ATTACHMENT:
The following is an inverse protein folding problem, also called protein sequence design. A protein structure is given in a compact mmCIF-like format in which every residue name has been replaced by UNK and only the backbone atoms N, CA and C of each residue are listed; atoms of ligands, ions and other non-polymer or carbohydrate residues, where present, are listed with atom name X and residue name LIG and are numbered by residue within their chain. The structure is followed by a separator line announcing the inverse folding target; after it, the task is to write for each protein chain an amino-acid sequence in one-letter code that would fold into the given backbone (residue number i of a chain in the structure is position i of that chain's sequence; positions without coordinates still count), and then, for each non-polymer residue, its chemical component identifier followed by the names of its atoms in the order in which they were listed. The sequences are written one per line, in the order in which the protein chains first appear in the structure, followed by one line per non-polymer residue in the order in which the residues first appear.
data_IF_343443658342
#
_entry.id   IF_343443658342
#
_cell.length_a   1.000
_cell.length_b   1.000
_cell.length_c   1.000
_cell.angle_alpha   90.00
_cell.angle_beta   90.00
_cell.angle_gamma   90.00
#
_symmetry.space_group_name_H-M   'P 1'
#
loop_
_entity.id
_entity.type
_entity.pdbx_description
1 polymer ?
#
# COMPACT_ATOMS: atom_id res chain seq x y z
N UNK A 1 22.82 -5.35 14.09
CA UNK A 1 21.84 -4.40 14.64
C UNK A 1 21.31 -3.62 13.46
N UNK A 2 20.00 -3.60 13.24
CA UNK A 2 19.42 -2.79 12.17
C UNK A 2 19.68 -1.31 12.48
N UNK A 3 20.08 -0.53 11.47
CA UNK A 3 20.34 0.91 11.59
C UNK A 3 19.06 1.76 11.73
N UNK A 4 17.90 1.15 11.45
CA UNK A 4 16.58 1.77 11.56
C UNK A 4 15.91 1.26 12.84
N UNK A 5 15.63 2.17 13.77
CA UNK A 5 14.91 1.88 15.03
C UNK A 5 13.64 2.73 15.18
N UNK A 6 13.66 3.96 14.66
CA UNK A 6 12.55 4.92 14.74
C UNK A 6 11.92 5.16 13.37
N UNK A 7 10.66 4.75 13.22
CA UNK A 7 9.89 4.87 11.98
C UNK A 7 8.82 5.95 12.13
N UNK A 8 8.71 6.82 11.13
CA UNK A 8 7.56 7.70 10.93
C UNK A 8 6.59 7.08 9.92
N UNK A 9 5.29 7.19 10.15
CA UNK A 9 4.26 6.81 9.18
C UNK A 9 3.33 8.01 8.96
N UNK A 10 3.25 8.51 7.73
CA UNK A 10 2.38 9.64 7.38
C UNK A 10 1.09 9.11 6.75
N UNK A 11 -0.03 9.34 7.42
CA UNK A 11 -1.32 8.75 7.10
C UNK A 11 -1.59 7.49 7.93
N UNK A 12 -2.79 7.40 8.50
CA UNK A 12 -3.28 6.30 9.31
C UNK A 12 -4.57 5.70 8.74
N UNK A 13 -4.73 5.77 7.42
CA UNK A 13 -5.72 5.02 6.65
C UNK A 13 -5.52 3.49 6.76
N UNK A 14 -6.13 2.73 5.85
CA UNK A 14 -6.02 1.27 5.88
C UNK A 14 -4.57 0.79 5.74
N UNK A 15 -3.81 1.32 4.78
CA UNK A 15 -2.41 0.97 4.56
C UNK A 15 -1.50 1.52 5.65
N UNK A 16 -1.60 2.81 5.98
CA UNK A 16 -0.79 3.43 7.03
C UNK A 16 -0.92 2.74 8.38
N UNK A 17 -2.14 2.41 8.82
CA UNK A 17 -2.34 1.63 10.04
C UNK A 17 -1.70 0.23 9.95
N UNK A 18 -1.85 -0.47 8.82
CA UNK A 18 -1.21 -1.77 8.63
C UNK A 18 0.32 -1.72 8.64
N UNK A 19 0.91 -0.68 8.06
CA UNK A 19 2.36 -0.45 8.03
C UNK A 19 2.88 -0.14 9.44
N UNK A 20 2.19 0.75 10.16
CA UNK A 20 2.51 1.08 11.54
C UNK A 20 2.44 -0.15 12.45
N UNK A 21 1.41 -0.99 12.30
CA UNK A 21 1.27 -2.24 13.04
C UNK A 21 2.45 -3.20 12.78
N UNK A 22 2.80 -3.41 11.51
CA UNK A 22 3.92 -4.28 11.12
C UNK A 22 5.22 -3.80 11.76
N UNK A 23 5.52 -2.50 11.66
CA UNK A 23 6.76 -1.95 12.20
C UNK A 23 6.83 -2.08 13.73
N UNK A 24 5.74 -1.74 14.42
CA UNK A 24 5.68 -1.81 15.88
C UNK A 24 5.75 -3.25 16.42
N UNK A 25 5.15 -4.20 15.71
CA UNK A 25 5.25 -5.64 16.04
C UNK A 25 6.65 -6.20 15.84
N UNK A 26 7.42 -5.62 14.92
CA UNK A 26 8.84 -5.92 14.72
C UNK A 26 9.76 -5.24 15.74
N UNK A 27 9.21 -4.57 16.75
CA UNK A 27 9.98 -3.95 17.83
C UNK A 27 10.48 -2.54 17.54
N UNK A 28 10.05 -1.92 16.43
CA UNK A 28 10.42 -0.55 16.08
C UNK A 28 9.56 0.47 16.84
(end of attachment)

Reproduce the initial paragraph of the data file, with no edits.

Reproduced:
The following is an inverse protein folding problem, also called protein sequence design. A protein structure is given in a compact mmCIF-like format in which every residue name has been replaced by UNK and only the backbone atoms N, CA and C of each residue are listed; atoms of ligands, ions and other non-polymer or carbohydrate residues, where present, are listed with atom name X and residue name LIG and are numbered by residue within their chain. The structure is followed by a separator line announcing the inverse folding target; after it, the task is to write for each protein chain an amino-acid sequence in one-letter code that would fold into the given backbone (residue number i of a chain in the structure is position i of that chain's sequence; positions without coordinates still count), and then, for each non-polymer residue, its chemical component identifier followed by the names of its atoms in the order in which they were listed. The sequences are written one per line, in the order in which the protein chains first appear in the structure, followed by one line per non-polymer residue in the order in which the residues first appear.